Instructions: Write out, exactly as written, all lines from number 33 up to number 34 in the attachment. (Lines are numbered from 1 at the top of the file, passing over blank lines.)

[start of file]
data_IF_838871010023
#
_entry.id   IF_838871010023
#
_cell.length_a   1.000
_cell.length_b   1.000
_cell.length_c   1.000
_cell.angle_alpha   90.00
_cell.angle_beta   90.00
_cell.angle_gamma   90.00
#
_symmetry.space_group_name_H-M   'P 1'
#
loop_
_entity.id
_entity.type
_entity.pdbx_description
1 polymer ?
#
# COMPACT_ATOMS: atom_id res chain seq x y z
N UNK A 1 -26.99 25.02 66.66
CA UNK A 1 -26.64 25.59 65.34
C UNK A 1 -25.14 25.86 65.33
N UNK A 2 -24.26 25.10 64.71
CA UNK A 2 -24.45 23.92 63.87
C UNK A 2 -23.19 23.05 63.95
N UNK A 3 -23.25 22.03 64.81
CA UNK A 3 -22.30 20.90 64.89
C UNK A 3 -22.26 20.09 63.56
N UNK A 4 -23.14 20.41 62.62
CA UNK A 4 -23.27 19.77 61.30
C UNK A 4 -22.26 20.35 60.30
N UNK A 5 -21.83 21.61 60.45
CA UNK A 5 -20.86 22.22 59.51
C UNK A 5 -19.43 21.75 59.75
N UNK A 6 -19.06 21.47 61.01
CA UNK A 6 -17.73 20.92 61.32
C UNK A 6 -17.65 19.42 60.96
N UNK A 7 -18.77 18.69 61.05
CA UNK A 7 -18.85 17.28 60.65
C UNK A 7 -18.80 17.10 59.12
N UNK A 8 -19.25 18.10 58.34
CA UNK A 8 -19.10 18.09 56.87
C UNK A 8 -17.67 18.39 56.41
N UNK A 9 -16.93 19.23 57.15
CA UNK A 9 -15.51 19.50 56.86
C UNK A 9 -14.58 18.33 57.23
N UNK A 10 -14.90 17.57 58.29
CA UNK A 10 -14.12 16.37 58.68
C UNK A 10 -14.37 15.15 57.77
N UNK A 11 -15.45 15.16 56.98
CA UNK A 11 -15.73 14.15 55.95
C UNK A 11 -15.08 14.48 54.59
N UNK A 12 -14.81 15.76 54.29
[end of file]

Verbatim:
N UNK A 5 -21.83 21.61 60.45
CA UNK A 5 -20.86 22.22 59.51